Good catch, Wes, totally skipped that sentence.......and I guess Remembarence Day ceromonies do the same thing  eh, Hutch? ::)
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Offline Big Foot

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Re: Wearing an Ancestor's Medals Mega-thread
« Reply #8 on: January 19, 2005, 14:06:54 »
In Canada, the wearing of medals contravenes provisions set forth by the Criminal Code of Canada. So whether it should be allowed or not is irelevant, as at least in Canada, it is illegal. That said, it gives me a measure of pride to display my grandfather's medals proudly in my room, despite the fact I cannot wear them. I feel that on Remembrance day, at very least, it should be permitted.
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Re: Wearing an Ancestor's Medals Mega-thread
« Reply #9 on: January 19, 2005, 14:10:57 »
In Canada, the wearing of medals contravenes provisions set forth by the Criminal Code of Canada. That said, it gives me a measure of pride to display my grandfather's medals proudly in my room

Canada should ammend their CC.

Pride. Now thats what I want to hear. Good on ya! :salute:

Wes
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Offline LF(CMO)

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Re: Wearing an Ancestor's Medals Mega-thread
« Reply #10 on: January 19, 2005, 14:12:29 »
This is a very interesting topic and I've heard it debated many times.   My understanding is that it is illegal in Canada to wear someone else's war medals even if it's your Dad, Grandfather etc.   However, the president of the local Airborne Asso ,a very good friend of mine, reads the same thing and interperts it that it is legal if you wear them on the opposite side.

 Will Byrd, who wrote the WW I classic, "Ghosts Have Warm Hands" said in his book that it is your duty to wear them (on the opposite side) on Nov 11 ONLY.

 I wore my Dad's on my RCL Blazer after my Dad passed away on the next Nov 11.   I discontinued it after as to not cause any controversy.   One of my grandsons ( age 5) wore his great'grandfather's on last Nov 11.

 Evidently it is legal in Australia and very much encouraged.   I had some friends over here from Aus and they were 'shocked' that Canadians didn't follow that as well and they blamed it some outdated rule forced on us by the POMIES!   Their rationale was, " what better way to commemorate what your ancestors did for their country".   

 I agree with the Australian viewpoint.   They are more nationalistic than we are, as a rule ,and more inclined to do their own thing! :salute:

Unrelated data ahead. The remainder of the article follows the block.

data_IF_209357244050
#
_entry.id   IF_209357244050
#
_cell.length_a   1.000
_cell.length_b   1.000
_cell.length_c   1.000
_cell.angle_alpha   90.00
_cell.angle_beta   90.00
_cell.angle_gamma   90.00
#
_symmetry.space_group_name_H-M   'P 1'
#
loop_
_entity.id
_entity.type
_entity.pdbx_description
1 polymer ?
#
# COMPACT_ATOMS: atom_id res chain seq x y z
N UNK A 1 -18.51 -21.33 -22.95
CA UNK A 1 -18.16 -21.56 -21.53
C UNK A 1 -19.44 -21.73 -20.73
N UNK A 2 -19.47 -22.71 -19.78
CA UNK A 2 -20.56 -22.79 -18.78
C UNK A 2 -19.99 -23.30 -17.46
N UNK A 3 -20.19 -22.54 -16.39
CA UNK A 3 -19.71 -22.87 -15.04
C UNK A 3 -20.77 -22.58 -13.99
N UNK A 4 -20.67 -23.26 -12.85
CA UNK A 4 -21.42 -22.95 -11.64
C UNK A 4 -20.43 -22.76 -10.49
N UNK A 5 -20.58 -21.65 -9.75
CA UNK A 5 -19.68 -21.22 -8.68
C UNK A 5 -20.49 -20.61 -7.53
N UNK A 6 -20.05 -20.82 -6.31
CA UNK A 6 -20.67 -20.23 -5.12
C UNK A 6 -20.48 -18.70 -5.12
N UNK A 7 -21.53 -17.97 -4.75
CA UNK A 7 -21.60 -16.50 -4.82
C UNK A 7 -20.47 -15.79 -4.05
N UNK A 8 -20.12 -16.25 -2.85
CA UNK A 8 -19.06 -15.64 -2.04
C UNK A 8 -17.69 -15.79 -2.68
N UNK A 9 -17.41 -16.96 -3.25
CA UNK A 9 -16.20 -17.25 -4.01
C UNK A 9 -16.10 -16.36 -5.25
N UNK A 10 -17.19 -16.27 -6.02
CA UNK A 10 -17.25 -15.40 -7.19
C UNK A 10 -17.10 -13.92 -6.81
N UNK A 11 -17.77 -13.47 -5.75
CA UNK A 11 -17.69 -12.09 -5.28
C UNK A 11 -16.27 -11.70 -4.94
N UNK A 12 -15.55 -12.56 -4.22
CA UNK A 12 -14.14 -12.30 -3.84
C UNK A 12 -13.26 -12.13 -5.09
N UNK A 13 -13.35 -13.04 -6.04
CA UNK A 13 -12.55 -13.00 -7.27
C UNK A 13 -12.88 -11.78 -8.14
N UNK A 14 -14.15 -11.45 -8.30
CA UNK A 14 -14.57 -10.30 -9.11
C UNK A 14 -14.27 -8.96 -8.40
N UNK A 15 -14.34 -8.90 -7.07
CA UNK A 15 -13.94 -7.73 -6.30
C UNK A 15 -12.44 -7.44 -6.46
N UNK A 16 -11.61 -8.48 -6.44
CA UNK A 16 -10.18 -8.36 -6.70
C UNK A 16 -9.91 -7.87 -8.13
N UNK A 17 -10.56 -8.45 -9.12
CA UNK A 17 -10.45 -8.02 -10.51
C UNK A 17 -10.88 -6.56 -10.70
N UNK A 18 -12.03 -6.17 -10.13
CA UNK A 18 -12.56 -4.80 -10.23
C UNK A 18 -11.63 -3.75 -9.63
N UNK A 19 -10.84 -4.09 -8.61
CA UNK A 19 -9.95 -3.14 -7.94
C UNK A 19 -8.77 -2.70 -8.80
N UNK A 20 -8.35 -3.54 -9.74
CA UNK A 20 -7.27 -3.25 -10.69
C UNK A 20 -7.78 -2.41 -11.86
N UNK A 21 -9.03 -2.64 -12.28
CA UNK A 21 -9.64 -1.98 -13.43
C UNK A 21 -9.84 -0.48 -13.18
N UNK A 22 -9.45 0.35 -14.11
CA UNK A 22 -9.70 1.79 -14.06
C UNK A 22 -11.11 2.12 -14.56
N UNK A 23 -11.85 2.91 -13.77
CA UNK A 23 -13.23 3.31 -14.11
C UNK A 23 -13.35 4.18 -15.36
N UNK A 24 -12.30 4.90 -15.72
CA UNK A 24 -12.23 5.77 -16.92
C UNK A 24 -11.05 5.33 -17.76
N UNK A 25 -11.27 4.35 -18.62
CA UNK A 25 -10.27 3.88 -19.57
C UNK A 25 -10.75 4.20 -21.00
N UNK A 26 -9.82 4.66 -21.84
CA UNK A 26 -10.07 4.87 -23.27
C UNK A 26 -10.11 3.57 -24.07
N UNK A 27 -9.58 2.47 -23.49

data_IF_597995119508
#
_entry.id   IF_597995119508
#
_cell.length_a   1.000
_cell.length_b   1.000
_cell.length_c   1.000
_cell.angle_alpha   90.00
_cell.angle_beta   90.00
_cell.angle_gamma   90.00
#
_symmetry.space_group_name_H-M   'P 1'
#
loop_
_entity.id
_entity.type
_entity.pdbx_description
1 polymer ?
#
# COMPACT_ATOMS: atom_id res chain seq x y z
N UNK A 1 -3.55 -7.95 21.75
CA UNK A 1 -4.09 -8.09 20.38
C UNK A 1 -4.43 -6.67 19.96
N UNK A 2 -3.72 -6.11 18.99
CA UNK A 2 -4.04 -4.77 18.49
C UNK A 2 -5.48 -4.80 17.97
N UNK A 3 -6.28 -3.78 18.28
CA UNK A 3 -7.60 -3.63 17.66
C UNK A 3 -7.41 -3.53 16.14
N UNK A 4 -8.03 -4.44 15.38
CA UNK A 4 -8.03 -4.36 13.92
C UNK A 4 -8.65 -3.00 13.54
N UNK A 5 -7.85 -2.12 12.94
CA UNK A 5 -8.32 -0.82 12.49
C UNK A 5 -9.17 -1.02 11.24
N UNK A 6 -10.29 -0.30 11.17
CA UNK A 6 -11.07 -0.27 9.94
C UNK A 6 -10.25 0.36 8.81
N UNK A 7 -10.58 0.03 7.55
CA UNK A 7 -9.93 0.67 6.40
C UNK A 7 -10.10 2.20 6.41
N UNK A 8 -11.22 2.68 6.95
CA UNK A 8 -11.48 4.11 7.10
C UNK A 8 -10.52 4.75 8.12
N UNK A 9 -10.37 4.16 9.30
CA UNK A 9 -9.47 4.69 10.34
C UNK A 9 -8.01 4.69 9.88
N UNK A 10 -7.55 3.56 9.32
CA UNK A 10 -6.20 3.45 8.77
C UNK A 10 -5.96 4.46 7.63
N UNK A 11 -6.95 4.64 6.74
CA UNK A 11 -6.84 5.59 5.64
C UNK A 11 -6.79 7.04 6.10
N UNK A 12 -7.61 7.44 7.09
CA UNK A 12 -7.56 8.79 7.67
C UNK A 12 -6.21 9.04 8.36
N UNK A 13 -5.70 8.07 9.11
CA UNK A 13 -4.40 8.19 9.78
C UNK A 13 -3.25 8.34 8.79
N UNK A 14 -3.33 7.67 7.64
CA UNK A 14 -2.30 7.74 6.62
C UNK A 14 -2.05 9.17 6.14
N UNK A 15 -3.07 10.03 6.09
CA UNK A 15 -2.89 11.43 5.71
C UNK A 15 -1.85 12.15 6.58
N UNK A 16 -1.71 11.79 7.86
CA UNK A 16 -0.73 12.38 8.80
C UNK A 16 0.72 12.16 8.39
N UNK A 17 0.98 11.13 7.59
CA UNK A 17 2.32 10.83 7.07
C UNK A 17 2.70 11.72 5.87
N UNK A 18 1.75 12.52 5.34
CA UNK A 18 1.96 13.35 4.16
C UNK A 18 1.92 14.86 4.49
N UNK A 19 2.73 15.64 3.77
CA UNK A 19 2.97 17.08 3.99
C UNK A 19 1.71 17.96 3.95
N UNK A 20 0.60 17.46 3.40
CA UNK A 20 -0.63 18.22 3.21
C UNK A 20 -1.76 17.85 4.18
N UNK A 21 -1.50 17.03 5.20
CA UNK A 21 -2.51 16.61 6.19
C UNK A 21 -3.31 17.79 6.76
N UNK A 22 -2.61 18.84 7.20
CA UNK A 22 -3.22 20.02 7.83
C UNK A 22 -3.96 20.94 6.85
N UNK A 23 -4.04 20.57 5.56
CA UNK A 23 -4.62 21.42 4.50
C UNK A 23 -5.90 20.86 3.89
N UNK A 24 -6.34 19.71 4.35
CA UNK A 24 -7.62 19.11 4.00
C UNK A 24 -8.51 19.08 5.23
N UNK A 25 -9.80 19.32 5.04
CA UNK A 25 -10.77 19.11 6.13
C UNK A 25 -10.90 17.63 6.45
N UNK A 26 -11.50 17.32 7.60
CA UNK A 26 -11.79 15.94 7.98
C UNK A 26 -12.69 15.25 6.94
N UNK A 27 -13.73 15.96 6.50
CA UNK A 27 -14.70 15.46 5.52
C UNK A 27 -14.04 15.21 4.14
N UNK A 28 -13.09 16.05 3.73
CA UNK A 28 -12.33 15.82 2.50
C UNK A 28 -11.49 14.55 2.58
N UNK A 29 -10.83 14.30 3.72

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Offline Bruce Monkhouse

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Re: Wearing an Ancestor's Medals Mega-thread
« Reply #11 on: January 19, 2005, 14:16:27 »
Again, its got nothing to do with the pride I feel about my father, the way I would see it is that I'm trying to show others and I don't need to show others what I feel.
And on top of that I think you would see lots sporting them just for the "look" effect and that would really cheese me off.
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Offline Big Foot

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Re: Wearing an Ancestor's Medals Mega-thread
« Reply #12 on: January 19, 2005, 14:20:59 »
I checked into whether I would be allowed to wear my grandfather's medals on my uniform at the remembrance day ceremony in Ottawa this past November 11 and was told that unfortunately, it is not permitted, although I know of many other people who would proudly wear medals of their ancestors on the right side of their scarlets. To look to the future, we must first look at where we came from. What better way to do that than to look at service in previous wars. It is not glorifying war, it is honouring the memory of those who have gone before us, and I think that we should be able to have visible reminders of where we came from. With the thinning ranks of veterans, we must eventually allow relatives of veterans to wear the medals, else we run the risk of forgetting what terrible events we fought through. As it is said on November 11, Lest We Forget. The key to not forgetting is showing pride in our past, even if it is a violent, brutal past of war. We must always remember otherwise we will repeat past mistakes. Have pride, this is an issue I feel should be brought to local MPs in an effort to change the way things are. Complaining will do nothing if it is not directed through the proper channels. Law makers will take notice if enough people ask for change.
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Re: Wearing an Ancestor's Medals Mega-thread